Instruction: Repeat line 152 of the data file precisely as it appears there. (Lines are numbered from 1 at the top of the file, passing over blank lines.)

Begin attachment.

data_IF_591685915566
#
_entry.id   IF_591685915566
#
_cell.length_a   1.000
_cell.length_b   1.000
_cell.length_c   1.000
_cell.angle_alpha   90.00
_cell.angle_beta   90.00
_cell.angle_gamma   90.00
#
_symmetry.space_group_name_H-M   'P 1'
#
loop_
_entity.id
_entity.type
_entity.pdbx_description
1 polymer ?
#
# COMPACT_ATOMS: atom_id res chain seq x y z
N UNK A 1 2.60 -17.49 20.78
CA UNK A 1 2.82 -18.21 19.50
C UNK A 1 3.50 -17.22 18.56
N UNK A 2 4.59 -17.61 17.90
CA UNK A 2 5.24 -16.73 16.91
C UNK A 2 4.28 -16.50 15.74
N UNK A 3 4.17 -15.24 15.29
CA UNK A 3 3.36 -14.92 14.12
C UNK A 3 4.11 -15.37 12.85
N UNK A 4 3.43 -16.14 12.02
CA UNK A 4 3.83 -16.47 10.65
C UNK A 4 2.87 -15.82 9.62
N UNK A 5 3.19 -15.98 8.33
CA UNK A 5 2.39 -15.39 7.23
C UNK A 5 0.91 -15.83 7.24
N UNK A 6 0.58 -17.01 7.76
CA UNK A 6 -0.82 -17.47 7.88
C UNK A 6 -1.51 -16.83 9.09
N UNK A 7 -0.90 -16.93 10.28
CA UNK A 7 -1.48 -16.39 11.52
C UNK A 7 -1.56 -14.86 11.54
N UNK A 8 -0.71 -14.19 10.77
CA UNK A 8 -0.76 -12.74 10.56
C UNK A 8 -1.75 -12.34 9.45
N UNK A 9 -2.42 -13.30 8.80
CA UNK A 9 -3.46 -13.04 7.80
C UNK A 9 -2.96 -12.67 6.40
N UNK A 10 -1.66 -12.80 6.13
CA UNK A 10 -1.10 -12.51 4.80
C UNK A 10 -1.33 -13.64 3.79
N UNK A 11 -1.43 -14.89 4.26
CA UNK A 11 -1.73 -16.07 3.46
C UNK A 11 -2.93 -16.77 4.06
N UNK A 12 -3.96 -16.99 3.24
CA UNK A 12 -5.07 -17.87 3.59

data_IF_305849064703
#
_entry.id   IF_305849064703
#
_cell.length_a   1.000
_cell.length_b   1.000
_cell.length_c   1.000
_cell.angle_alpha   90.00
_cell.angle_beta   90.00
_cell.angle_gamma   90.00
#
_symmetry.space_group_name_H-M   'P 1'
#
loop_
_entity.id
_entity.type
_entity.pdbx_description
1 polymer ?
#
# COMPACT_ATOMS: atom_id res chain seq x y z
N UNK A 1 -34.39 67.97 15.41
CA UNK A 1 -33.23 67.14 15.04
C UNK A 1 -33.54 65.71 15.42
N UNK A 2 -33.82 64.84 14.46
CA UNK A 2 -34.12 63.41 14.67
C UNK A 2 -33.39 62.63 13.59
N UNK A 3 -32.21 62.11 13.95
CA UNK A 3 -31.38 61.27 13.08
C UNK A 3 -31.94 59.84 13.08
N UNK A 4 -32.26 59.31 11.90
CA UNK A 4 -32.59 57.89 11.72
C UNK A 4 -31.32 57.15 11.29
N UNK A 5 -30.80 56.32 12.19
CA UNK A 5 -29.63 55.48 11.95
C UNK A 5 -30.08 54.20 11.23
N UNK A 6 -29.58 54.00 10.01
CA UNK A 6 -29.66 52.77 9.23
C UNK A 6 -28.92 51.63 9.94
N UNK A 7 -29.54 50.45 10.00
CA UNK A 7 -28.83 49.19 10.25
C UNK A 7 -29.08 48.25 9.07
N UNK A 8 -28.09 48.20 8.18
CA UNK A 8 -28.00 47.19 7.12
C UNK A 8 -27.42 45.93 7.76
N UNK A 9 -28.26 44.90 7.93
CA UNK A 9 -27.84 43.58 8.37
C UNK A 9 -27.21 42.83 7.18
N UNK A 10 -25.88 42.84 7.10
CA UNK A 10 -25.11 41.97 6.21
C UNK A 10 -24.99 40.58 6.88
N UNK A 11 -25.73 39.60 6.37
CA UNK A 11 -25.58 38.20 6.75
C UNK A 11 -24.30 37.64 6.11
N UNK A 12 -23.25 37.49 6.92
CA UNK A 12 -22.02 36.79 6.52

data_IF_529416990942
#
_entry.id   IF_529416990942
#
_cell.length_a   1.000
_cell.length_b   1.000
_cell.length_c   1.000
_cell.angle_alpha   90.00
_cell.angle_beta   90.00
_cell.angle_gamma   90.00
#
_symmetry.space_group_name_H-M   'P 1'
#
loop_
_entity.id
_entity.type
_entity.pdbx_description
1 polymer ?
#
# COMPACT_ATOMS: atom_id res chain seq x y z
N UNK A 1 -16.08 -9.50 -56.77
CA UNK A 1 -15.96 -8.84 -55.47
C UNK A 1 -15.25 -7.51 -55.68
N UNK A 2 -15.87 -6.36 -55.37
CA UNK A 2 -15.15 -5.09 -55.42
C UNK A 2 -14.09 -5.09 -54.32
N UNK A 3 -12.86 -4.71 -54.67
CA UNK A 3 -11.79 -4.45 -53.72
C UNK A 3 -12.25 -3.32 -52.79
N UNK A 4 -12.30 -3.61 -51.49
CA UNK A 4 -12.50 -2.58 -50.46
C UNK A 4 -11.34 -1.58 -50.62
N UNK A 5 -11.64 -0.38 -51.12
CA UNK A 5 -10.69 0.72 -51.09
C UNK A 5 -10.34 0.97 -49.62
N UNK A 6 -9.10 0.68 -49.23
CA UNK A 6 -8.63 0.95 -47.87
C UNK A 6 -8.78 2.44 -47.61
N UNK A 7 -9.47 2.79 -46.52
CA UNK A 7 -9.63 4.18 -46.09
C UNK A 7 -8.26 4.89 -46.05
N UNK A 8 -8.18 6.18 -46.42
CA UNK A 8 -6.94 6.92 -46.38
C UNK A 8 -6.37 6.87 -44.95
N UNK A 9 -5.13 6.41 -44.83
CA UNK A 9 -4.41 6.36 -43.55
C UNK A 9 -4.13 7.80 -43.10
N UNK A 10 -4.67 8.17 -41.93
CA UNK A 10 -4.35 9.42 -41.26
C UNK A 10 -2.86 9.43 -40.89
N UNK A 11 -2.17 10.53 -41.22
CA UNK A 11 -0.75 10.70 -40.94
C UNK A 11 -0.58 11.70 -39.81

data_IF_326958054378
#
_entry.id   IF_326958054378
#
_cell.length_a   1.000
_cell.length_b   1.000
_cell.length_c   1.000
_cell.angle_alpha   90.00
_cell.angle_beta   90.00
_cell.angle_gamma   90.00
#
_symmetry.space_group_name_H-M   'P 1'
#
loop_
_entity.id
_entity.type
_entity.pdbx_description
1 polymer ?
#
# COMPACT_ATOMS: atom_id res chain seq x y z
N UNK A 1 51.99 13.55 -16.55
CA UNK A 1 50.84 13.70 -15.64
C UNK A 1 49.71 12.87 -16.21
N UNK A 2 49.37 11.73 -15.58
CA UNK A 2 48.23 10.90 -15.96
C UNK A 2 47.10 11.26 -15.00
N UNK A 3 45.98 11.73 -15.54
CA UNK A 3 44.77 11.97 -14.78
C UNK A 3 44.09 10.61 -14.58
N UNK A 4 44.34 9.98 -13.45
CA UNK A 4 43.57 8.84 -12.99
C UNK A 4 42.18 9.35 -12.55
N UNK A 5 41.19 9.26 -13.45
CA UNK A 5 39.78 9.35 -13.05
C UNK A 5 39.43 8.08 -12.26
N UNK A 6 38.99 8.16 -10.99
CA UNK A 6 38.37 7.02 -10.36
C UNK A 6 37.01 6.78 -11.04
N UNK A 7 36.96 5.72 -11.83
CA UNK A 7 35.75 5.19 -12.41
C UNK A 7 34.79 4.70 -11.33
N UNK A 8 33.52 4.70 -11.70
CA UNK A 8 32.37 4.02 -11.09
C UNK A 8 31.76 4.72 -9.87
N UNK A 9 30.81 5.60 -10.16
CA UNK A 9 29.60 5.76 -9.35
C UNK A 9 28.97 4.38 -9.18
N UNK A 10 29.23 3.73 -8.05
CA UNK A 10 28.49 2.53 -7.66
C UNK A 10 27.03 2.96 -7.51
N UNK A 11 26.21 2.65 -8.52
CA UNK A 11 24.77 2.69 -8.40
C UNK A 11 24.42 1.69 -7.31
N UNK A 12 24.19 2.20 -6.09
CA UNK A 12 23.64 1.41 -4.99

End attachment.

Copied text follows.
N UNK A 8 -8.18 6.18 -46.42